Mr. Bogner asks a question below that I fear I do not have the expertise to address properly, but which I feel should be addressed, and so I place it here.
It also reminds me of Catholicism's approach to homosexual clergy - we all know there is a fair number of homosexual priests, but as long as they are celibate then it seems our bishops don't really pay much attention to them. If homosexuality is wrong, then isn't it wrong whether someone is celibate or not? Or is it? I don't have that figured out, not even close to it.
I venture into this area with trepidation, but I am certain that there are many more studied than I am who can correct my understanding of Church teaching. The church teaches that the inclination to homosexuality is intrinsically disordered but not in itself sinful. Just as the inclination to polygamy and promiscuity is gravely disordered, if it is not acted upon, it is not sinful. Homosexuality is not a sin. Being a homosexual is not a sin. Engaging in homosexual acts either physically or, as with heterosexual acts, entertaining thoughts and encouraging them, is sinful. A chaste homosexual is not committing a sin. He is defying no commandment and no law. Just as a person inclined to theft commits no sin so long as he takes nothing belonging to another. To be attracted to something is not in itself sinful--acting on that attraction can be so.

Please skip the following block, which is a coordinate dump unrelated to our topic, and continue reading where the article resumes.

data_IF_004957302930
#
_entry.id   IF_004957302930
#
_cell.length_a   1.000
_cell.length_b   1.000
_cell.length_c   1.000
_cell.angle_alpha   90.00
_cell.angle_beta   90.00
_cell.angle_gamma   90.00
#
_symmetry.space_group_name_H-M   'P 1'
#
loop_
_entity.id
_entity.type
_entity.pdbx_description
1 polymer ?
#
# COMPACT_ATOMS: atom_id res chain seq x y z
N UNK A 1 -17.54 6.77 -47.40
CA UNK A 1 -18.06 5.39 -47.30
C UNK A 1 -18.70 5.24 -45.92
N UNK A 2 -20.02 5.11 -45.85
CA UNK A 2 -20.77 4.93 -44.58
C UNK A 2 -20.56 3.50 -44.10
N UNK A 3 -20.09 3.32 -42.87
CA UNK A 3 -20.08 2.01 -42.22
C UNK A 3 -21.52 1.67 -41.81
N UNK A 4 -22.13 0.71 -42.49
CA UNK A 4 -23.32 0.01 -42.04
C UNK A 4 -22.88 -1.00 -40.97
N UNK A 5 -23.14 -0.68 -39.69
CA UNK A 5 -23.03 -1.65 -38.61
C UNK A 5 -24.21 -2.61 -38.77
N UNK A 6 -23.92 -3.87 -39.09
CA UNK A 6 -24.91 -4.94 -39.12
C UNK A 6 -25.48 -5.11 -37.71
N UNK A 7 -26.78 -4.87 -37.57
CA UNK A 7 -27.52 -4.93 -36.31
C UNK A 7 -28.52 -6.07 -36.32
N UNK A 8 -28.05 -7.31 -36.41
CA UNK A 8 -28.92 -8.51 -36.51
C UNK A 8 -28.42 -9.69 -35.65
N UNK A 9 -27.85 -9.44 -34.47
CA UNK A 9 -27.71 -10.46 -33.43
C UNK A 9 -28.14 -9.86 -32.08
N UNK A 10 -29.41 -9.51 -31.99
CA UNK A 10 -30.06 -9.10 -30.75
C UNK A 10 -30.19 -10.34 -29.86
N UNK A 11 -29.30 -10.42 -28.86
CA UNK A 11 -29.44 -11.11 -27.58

That's how I understand it, and I admit that it is very crude and not terribly nuanced. But the reason bishops care little if a person is a homosexual is that Priests are called to live a chaste life. I introduce this word because often we use celibate, which technically means only unmarried to mean chaste which refers to conduct. It is entirely possible to be celibate and unchaste and uncelibate but chaste. In the Carmelite Order we make promises of "chastity according to station in life." That is a married person is chaste when faithful to his or her spouse. A celibate person is chaste when he or she refrains from indulging the sexual impulse. A chaste, celibate homosexual should present no more problem for a bishop than a chaste, celibate heterosexual. There are theories and expositors to the contrary, but I will not argue that as I am on even shakier ground than this initial discussion. And I do invite those better informed, more aware, or more skillful in conveying proper Church teaching to jump in and help us all understand better exactly what the Church does teach.